7: Seared Toro
I'm a huge fan of toro, but rarely have the opportunity to have it cooked. In fact, for me, not much compares to a good toro nigiri. With that said, this was a completely different experience than having it raw. Upon biting down on a piece, there was a near explosion of oil in the mouth. I don't think I've ever had fish that was so rich and unctuous! This was my dining companion's favorite course of the night, and one of mine as well, though I must say that I still prefer toro raw or lightly seared.

8: Sushi
From left to right, we have: whitefish (halibut I believe, clean, mild, fresh, exactly what I'd expect), lobster (my first time with lobster nigiri, similar to the sashimi above), hamachi (a textbook yellowtail), chu-toro (very nice, I could've mistaken this for o-toro), and uni (I'm not usually a huge fan of uni, but this was quite pleasant, with a great texture). Though all five pieces of nigiri were quite delicious, I would've liked to have sampled a few more varieties, such as sweet shrimp or salmon.

9: Lobster Miso Soup
This was a hearty preparation of the classic miso soup. It could've stood well enough on its own, so the lobster was a nice but unnecessary addition, one which added some interesting flavor notes that you don't typically find in miso soup. Unfortunately there wasn't too much meat on the lobster to be picked off.

10a: Banana Crepe
Whipped Cream, Strawberries, Caramel Sauce. For the dessert course, we had a choice among the items on the normal à la carte menu, and this was my dining companion's choice. I did have a few bites however, and I must say that this was one of the better crepes I've had, not too heavy, yet still flavorful and satisfying.

10b: Hot Chocolate Cake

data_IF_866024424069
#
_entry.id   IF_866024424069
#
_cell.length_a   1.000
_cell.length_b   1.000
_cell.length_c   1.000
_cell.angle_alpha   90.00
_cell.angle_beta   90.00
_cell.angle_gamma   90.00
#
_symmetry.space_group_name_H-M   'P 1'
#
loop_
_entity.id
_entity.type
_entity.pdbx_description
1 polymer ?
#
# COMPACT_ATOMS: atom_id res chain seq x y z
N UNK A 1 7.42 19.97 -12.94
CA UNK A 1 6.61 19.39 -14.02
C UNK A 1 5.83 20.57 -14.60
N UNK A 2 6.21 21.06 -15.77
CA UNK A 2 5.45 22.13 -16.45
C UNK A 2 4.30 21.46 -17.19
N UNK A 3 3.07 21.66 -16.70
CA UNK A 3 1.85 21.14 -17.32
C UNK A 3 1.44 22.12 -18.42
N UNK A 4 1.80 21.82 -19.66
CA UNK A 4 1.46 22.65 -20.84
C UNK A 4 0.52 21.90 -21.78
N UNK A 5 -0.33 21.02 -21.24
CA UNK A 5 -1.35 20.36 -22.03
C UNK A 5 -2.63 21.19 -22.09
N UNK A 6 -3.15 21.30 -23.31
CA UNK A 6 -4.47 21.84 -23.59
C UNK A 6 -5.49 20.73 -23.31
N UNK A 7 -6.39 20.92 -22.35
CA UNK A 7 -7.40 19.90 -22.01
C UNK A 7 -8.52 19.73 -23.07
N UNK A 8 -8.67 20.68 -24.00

Vanilla Ice Cream, Strawberries, Blueberries. This was my selection. It seems like nearly every restaurant has some sort of version of a hot chocolate cake. This example was quite dense, not too sweet, and played well enough with the vanilla ice cream. Tasty, but nothing special.

Based off this experience, I believe Asanebo can indeed stand out from the myriad of Japanese restaurants in Los Angeles. In terms of service, some of the courses were indeed brought out too quickly, but other than that faux pas, service was expedient and friendly. Also, I sensed a great commitment to quality, with an appreciation for the sanctity of ingredients and purity of preparation. I just wished there was more emphasis on sushi or sashimi. So next time I'm here, I'd probably eschew omakase and order off the menu.


Blogger KAYLA said...

your most favorite meal by far right? hahah. <3

Tuesday, March 11, 2008 6:51:00 AM  
Blogger kevinEats said...

Food does taste better with the right company. =)

Tuesday, March 11, 2008 4:09:00 PM  
Blogger Unknown said...

Dude I like your reviews. If you want good sushi that blows away Asanebo go to Ishi-ya (sp??). Anyhow it's on the corner of Victory and Western in Burbank, right between a laundromat and cheap Chinese restaurant. Don't let the nondescript location fool you. This is sushi Sasabune style, i.e. NO california roll or anything other than sushi can or will be made. Great chef and great sushi/sashimi. They even tell you what to eat with soy and what not to!

Tuesday, June 10, 2008 4:53:00 PM  
Blogger Tubs said...

One must ask then what is a King Crab? So what's your fav sushi place in LA?

Thursday, September 25, 2008 6:07:00 PM  
Blogger kevinEats said...

See here:

As for favorite sushi in LA, it's Urasawa no question.

Friday, September 26, 2008 2:01:00 AM